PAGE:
Vegetarians tend to have lower blood pressure than the general population, but it has not been clear why they enjoy this particular benefit.
A review of previously published studies claims that it is diet that provides the protection.
Dr. Neal D. Barnard, president and founder of the Physicians Committee for Responsible Medicine, and Committee nutritionist Susan Berkow reviewed 80 scientific studies, including observational studies and randomized, controlled trials.
Some of the best observational data, according to the report, comes from studies that looked at Seventh-Day Adventists, who advocate an alcohol-free, tobacco-free, vegetarian lifestyle. Approximately 50% of Adventists follow a lacto-ovo vegetarian diet, which includes dairy products and eggs, the authors note.
One study of Adventists in California found that vegetarians had approximately half the incidence of hypertension compared with nonvegetarians.
When hypertensives were defined as those taking medication intended to reduce their blood pressure, there were nearly three times as many nonvegetarian hypertensives as vegetarian hypertensives.
Overall, the randomized controlled trials that were included in the review found that blood pressure is lowered when animal products are replaced with vegetable products in both people who have normal blood pressure and in people who are hypertensive.
Vegetarian diets are clearly the diets of choice for people who want to get their blood pressure under control," concludes Barnard.
A person who has hypertension and has yet to switch to a vegetarian diet is "really trying to fight their condition with one arm tied behind their back," he says.
Plant-Based Diet Benefits
To understand why a plant-based diet may help lower blood pressure, the authors examined changes in body weight and the intake of specific food groups and nutrients.
Studies show that vegetarians tend to be slimmer, on average, which may help explain their lower incidence of hypertension. A vegetarian diet also is significantly lower in saturated fat, reducing the viscosity, or thickness, of the blood. Blood becomes "less like oil, more like water," Barnard explains.
And because vegetarian diets are generally high in fruits and vegetables, people who follow this type of diet consume more potassium than people who eat a diet of meat and vegetables. It has previously been shown that potassium supplementation significantly lowers blood pressure in hypertensives and non-hypertensives alike.
An Opposing Viewpoint
Dr. Lawrence J. Appel, a nutrition specialist at the Johns Hopkins Bloomberg School of Public Health in Baltimore, says the paper fails to establish a clear cause-and-effect relationship between consuming a plant-based diet and lowering one's blood pressure. "It's a good review, but there are still unanswered questions," he says.
Appel notes that very few clinical trials have been conducted, and that those that have been done are small and not tightly controlled. Much of the data is observational.
In addition, not everyone who has high blood pressure eats poorly or is overweight, Appel notes. Genetic factors also significantly influence a person's risk for hypertension.
The Doctor’s Role
Barnard hopes the review will prompt more doctors to recommend a vegetarian diet. Many are reluctant because they fear that patients won't stick with it. But there's no reason to believe that patients would be less likely to comply with a vegetarian diet than any other diet, he says.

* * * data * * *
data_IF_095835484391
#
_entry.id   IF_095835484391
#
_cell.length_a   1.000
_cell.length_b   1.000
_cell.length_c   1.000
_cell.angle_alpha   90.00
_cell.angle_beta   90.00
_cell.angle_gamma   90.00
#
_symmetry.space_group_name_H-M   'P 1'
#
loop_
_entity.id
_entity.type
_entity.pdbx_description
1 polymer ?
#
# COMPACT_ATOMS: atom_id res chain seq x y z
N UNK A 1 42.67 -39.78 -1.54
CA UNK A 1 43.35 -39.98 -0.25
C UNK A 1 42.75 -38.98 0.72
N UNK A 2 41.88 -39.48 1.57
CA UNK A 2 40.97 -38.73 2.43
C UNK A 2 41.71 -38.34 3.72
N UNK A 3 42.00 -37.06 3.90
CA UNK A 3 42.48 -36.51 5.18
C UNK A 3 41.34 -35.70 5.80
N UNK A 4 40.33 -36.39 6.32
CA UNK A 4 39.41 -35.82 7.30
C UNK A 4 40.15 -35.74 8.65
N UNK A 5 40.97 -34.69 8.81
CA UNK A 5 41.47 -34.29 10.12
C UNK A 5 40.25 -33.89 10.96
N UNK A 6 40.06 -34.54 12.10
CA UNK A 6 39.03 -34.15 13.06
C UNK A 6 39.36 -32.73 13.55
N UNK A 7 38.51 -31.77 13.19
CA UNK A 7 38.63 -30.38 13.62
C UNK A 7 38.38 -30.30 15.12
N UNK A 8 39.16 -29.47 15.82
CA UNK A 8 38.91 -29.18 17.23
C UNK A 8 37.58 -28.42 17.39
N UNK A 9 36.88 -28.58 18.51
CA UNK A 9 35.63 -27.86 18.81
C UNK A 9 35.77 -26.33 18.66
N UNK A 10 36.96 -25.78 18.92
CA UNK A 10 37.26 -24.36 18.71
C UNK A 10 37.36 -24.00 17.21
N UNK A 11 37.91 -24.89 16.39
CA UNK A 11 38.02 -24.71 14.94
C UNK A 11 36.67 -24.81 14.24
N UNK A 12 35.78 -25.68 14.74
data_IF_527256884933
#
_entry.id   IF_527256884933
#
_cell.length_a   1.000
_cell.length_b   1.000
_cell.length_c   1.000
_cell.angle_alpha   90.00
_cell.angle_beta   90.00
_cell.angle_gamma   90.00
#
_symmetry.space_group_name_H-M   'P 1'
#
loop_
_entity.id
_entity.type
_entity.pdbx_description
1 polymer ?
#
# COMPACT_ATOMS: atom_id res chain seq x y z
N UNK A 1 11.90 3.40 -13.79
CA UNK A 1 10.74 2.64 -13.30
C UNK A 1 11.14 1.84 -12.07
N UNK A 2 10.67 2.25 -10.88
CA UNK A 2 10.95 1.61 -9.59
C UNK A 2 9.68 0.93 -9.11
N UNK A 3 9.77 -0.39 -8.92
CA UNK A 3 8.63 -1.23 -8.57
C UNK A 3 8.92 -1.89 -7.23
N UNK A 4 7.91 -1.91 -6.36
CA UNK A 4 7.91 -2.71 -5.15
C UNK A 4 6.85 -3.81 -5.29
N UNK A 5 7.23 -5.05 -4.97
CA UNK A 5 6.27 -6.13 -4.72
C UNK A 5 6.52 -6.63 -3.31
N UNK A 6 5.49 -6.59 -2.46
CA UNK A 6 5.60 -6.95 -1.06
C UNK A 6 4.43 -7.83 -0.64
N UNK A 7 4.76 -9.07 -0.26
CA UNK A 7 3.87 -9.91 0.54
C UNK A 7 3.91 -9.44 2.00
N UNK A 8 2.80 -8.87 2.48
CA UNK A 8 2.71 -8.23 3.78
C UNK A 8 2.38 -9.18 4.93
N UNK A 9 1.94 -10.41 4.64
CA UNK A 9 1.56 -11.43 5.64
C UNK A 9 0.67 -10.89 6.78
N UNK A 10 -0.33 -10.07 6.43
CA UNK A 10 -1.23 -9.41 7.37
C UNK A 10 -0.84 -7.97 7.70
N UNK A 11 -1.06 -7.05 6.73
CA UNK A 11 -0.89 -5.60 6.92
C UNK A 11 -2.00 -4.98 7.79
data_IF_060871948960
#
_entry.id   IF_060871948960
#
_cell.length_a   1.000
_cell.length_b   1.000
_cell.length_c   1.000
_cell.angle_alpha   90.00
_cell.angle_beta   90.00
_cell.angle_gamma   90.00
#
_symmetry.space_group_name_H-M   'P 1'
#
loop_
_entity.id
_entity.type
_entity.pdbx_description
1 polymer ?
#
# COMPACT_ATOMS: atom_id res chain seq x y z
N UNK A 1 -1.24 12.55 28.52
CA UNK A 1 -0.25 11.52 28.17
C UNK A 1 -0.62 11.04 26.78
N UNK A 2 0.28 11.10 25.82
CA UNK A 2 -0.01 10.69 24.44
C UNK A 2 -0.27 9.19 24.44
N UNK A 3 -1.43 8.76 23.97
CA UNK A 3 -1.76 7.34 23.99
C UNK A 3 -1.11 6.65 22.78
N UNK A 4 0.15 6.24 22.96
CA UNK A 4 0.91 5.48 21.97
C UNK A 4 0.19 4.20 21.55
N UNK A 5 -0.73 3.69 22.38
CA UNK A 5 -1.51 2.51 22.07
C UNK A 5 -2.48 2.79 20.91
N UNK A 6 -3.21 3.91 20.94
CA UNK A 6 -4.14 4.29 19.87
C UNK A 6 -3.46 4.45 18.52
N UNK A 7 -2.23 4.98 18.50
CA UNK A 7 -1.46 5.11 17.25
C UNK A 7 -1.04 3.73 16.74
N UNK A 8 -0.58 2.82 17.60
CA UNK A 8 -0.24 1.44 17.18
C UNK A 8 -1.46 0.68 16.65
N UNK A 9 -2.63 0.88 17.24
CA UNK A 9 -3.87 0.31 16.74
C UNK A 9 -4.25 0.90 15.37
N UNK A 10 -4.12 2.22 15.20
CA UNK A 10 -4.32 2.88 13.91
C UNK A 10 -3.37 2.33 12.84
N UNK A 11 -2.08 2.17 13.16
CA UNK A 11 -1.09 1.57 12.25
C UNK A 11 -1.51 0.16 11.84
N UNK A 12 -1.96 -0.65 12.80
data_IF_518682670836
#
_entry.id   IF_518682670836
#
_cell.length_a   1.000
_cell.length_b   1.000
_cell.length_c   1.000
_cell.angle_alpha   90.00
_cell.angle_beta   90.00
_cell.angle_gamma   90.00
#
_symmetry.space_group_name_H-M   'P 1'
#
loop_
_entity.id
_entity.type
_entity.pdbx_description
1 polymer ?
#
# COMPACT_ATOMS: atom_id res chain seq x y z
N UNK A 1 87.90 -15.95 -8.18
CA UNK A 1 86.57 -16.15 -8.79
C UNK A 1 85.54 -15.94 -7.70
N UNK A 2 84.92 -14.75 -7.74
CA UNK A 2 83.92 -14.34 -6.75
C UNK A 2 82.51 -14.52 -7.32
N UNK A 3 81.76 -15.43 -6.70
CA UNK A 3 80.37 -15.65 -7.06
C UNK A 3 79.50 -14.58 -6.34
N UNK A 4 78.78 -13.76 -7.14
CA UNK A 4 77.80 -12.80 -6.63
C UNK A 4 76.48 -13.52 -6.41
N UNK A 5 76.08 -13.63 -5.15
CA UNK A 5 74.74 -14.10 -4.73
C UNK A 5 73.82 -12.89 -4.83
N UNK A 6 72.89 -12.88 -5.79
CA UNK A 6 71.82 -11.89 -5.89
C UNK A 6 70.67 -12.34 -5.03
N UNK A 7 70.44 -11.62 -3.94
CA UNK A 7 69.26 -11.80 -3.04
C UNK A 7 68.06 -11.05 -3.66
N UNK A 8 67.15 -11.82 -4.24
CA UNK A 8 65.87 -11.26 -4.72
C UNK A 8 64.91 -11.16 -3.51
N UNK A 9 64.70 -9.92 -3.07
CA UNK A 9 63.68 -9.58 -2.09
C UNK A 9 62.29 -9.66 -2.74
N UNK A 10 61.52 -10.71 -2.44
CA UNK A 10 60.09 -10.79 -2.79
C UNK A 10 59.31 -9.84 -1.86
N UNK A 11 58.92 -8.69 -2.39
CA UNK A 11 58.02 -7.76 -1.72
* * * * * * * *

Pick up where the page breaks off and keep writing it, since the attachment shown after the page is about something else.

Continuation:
"They may not hit the mark 100%, but they'd do much better if a doctor recommended it," he says.
For people taking blood pressure medication, Barnard says, "Don't throw your medication in the trash." High blood pressure is a serious medical condition that requires medical attention.
The Physicians Committee for Responsible Medicine is a Washington, DC-based nonprofit group that promotes good nutrition, opposes unethical human experimentation and advocates alternatives to animal research
If You Choose a Meatless Diet…
Although there's no such thing as a standard vegetarian diet, a regimen rich in fruits and veggies has its health benefits.
According to the American Heart Association (AHA), most vegetarian diets are lower in total fat, saturated fats and cholesterol.
Studies show that vegetarians seem to have a lower risk of obesity, coronary artery disease, high blood pressure, diabetes and some forms of cancer.
But even a meatless diet can be unhealthy if it contains too many calories and not enough important nutrients. The AHA advises vegetarians to…
- Keep intake of sweets and fatty foods to a minimum. These foods are low in nutrients and high in calories.
- Choose whole or unrefined grain products when possible or use fortified or enriched cereal products.
- Eat a variety of fruits and vegetables, including those that are good sources of vitamins A and C
Choose dairy products that are fat-free and low-fat.
- Limit cholesterol intake to no more than 300 milligrams (mg) per day.
Raw-Food Diets—Fad or Healthy Alternative?
According to Dennis D. Miller, a professor in the department of food science at Cornell University, there is little—if any—scientific evidence that a raw-food diet is more healthful than a diet that also includes cooked food.
It is true that cooking foods may deactivate certain enzymes--but that has no significant effect on the foods' nutritional value.
Reason: The human digestive tract makes its own enzymes, which break down proteins, lipids (fats, waxes and related substances) and carbohydrates.
Certain forms of cooking destroy vitamins.
Example: Boiling vegetables in lots of water and overcooking.
It's best to cook vegetables in a small amount of water—steaming and stir-frying are good methods. The faster they are cooked, the more vitamins they retain.
Also, there is strong evidence that cooking enhances the nutritional value of many foods, such as beans and carrots, by making their nutrients more accessible to the body.